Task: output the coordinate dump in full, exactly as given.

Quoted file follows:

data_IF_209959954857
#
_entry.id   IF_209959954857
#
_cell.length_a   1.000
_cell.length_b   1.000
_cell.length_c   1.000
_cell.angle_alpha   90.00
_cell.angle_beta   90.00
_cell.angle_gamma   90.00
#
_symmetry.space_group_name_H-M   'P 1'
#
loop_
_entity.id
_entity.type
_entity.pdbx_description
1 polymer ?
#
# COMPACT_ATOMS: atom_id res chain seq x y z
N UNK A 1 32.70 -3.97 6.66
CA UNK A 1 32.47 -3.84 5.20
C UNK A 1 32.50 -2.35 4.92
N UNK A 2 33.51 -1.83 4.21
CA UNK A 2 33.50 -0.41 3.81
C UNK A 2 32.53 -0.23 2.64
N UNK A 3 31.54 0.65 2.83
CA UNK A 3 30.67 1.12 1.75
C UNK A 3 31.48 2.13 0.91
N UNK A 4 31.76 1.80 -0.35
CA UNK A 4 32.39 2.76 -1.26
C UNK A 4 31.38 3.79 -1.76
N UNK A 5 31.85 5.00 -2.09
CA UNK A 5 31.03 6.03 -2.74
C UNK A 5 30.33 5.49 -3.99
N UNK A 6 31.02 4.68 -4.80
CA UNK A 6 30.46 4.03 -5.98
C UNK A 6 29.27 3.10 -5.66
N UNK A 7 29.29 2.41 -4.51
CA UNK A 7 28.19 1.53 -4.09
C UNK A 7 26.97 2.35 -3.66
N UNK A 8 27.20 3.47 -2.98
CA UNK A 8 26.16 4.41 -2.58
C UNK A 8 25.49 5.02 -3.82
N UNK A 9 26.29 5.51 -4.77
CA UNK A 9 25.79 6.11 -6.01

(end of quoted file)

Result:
data_IF_209959954857
#
_entry.id   IF_209959954857
#
_cell.length_a   1.000
_cell.length_b   1.000
_cell.length_c   1.000
_cell.angle_alpha   90.00
_cell.angle_beta   90.00
_cell.angle_gamma   90.00
#
_symmetry.space_group_name_H-M   'P 1'
#
loop_
_entity.id
_entity.type
_entity.pdbx_description
1 polymer ?
#
# COMPACT_ATOMS: atom_id res chain seq x y z
N UNK A 1 32.70 -3.97 6.66
CA UNK A 1 32.47 -3.84 5.20
C UNK A 1 32.50 -2.35 4.92
N UNK A 2 33.51 -1.83 4.21
CA UNK A 2 33.50 -0.41 3.81
C UNK A 2 32.53 -0.23 2.64
N UNK A 3 31.54 0.65 2.83
CA UNK A 3 30.67 1.12 1.75
C UNK A 3 31.48 2.13 0.91
N UNK A 4 31.76 1.80 -0.35
CA UNK A 4 32.39 2.76 -1.26
C UNK A 4 31.38 3.79 -1.76
N UNK A 5 31.85 5.00 -2.09
CA UNK A 5 31.03 6.03 -2.74
C UNK A 5 30.33 5.49 -3.99
N UNK A 6 31.02 4.68 -4.80
CA UNK A 6 30.46 4.03 -5.98
C UNK A 6 29.27 3.10 -5.66
N UNK A 7 29.29 2.41 -4.51
CA UNK A 7 28.19 1.53 -4.09
C UNK A 7 26.97 2.35 -3.66
N UNK A 8 27.20 3.47 -2.98
CA UNK A 8 26.16 4.41 -2.58
C UNK A 8 25.49 5.02 -3.82
N UNK A 9 26.29 5.51 -4.77
CA UNK A 9 25.79 6.11 -6.01